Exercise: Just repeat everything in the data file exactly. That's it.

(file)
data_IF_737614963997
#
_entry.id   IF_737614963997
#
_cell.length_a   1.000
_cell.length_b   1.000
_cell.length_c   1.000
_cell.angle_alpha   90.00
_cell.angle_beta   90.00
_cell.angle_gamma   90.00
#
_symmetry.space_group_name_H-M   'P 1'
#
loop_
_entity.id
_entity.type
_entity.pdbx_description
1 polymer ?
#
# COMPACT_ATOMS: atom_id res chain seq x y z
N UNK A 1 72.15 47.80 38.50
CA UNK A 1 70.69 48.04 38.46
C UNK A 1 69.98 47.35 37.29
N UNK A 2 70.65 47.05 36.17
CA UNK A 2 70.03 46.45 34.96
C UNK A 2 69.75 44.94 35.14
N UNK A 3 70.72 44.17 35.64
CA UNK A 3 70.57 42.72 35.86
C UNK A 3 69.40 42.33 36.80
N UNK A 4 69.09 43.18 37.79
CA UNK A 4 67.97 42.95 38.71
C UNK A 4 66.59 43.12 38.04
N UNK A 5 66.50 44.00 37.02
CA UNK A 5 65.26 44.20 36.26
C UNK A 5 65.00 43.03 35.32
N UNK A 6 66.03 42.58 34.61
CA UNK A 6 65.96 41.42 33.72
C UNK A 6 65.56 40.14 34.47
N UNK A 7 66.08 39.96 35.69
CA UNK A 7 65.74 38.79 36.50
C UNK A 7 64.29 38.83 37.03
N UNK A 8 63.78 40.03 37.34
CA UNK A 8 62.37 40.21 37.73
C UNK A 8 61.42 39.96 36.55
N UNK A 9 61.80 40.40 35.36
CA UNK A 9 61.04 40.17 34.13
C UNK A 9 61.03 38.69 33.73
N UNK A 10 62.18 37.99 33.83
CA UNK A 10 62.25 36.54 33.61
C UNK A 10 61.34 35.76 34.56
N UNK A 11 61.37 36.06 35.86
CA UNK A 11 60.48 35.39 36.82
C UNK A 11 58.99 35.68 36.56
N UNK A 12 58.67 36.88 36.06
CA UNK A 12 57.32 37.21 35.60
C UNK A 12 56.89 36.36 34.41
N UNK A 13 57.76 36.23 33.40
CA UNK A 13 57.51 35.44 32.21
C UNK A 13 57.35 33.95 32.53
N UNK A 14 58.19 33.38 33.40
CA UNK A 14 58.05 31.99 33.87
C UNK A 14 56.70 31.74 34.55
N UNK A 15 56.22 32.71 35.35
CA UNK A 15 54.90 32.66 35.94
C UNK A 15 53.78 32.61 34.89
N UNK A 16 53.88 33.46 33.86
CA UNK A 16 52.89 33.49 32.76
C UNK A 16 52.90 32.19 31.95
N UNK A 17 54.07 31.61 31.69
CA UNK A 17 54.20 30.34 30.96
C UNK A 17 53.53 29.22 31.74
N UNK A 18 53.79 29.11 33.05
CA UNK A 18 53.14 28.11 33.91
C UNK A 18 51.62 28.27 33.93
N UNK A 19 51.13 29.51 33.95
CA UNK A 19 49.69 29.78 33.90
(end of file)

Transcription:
data_IF_737614963997
#
_entry.id   IF_737614963997
#
_cell.length_a   1.000
_cell.length_b   1.000
_cell.length_c   1.000
_cell.angle_alpha   90.00
_cell.angle_beta   90.00
_cell.angle_gamma   90.00
#
_symmetry.space_group_name_H-M   'P 1'
#
loop_
_entity.id
_entity.type
_entity.pdbx_description
1 polymer ?
#
# COMPACT_ATOMS: atom_id res chain seq x y z
N UNK A 1 72.15 47.80 38.50
CA UNK A 1 70.69 48.04 38.46
C UNK A 1 69.98 47.35 37.29
N UNK A 2 70.65 47.05 36.17
CA UNK A 2 70.03 46.45 34.96
C UNK A 2 69.75 44.94 35.14
N UNK A 3 70.72 44.17 35.64
CA UNK A 3 70.57 42.72 35.86
C UNK A 3 69.40 42.33 36.80
N UNK A 4 69.09 43.18 37.79
CA UNK A 4 67.97 42.95 38.71
C UNK A 4 66.59 43.12 38.04
N UNK A 5 66.50 44.00 37.02
CA UNK A 5 65.26 44.20 36.26
C UNK A 5 65.00 43.03 35.32
N UNK A 6 66.03 42.58 34.61
CA UNK A 6 65.96 41.42 33.72
C UNK A 6 65.56 40.14 34.47
N UNK A 7 66.08 39.96 35.69
CA UNK A 7 65.74 38.79 36.50
C UNK A 7 64.29 38.83 37.03
N UNK A 8 63.78 40.03 37.34
CA UNK A 8 62.37 40.21 37.73
C UNK A 8 61.42 39.96 36.55
N UNK A 9 61.80 40.40 35.36
CA UNK A 9 61.04 40.17 34.13
C UNK A 9 61.03 38.69 33.73
N UNK A 10 62.18 37.99 33.83
CA UNK A 10 62.25 36.54 33.61
C UNK A 10 61.34 35.76 34.56
N UNK A 11 61.37 36.06 35.86
CA UNK A 11 60.48 35.39 36.82
C UNK A 11 58.99 35.68 36.56
N UNK A 12 58.67 36.88 36.06
CA UNK A 12 57.32 37.21 35.60
C UNK A 12 56.89 36.36 34.41
N UNK A 13 57.76 36.23 33.40
CA UNK A 13 57.51 35.44 32.21
C UNK A 13 57.35 33.95 32.53
N UNK A 14 58.19 33.38 33.40
CA UNK A 14 58.05 31.99 33.87
C UNK A 14 56.70 31.74 34.55
N UNK A 15 56.22 32.71 35.35
CA UNK A 15 54.90 32.66 35.94
C UNK A 15 53.78 32.61 34.89
N UNK A 16 53.88 33.46 33.86
CA UNK A 16 52.89 33.49 32.76
C UNK A 16 52.90 32.19 31.95
N UNK A 17 54.07 31.61 31.69
CA UNK A 17 54.20 30.34 30.96
C UNK A 17 53.53 29.22 31.74
N UNK A 18 53.79 29.11 33.05
CA UNK A 18 53.14 28.11 33.91
C UNK A 18 51.62 28.27 33.93
N UNK A 19 51.13 29.51 33.95
CA UNK A 19 49.69 29.78 33.90